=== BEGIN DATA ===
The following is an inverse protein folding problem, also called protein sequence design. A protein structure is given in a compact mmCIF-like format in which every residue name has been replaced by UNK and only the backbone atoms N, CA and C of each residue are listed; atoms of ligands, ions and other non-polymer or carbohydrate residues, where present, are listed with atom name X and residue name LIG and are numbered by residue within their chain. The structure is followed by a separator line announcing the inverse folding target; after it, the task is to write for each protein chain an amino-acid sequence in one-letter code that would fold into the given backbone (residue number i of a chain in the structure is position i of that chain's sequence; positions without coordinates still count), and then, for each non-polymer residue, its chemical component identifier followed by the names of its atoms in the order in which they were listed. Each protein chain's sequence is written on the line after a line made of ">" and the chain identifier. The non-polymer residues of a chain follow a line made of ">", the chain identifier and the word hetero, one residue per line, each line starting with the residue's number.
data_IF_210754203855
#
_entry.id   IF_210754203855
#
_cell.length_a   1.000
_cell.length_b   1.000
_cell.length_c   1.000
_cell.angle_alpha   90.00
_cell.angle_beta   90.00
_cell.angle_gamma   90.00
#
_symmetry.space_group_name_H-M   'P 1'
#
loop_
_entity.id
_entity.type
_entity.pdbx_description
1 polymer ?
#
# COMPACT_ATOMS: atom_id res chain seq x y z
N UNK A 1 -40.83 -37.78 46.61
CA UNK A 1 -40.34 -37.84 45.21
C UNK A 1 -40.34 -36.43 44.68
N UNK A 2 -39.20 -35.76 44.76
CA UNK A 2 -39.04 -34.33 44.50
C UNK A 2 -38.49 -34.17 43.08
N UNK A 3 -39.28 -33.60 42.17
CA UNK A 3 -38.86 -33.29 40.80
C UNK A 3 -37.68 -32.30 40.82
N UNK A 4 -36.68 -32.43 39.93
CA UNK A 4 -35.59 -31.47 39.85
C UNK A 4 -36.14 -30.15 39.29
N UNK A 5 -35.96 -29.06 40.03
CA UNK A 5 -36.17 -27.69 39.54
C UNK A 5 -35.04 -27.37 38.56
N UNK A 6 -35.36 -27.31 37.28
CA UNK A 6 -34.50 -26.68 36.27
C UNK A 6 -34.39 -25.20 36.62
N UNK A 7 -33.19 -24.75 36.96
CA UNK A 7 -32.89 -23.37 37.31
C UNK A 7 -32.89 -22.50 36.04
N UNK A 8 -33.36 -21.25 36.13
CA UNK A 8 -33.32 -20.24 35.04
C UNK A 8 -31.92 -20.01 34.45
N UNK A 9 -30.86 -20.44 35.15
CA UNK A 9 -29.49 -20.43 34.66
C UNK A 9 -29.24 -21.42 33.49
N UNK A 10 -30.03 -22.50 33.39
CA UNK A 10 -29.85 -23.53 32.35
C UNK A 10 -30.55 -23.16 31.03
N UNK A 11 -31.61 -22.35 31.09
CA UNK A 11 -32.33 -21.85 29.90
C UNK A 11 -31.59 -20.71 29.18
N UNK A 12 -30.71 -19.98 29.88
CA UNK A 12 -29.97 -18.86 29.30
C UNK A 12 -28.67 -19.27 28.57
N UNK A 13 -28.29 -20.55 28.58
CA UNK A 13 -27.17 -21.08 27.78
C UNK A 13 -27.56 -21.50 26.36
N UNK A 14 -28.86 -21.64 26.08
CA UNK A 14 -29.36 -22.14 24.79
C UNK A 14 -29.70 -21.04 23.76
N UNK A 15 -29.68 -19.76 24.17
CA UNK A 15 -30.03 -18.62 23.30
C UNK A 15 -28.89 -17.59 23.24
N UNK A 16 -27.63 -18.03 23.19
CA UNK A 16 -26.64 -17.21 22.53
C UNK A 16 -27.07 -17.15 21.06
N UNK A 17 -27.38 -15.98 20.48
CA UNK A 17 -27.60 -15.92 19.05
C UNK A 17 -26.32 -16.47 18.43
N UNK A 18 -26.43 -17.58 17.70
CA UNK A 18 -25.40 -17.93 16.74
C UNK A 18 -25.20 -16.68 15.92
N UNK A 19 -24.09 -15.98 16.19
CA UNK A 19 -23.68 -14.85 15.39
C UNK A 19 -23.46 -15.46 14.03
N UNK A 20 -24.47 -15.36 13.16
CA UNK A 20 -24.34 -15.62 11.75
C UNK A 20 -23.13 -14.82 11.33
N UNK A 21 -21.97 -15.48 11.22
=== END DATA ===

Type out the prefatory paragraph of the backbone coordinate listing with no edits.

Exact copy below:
The following is an inverse protein folding problem, also called protein sequence design. A protein structure is given in a compact mmCIF-like format in which every residue name has been replaced by UNK and only the backbone atoms N, CA and C of each residue are listed; atoms of ligands, ions and other non-polymer or carbohydrate residues, where present, are listed with atom name X and residue name LIG and are numbered by residue within their chain. The structure is followed by a separator line announcing the inverse folding target; after it, the task is to write for each protein chain an amino-acid sequence in one-letter code that would fold into the given backbone (residue number i of a chain in the structure is position i of that chain's sequence; positions without coordinates still count), and then, for each non-polymer residue, its chemical component identifier followed by the names of its atoms in the order in which they were listed. Each protein chain's sequence is written on the line after a line made of ">" and the chain identifier. The non-polymer residues of a chain follow a line made of ">", the chain identifier and the word hetero, one residue per line, each line starting with the residue's number.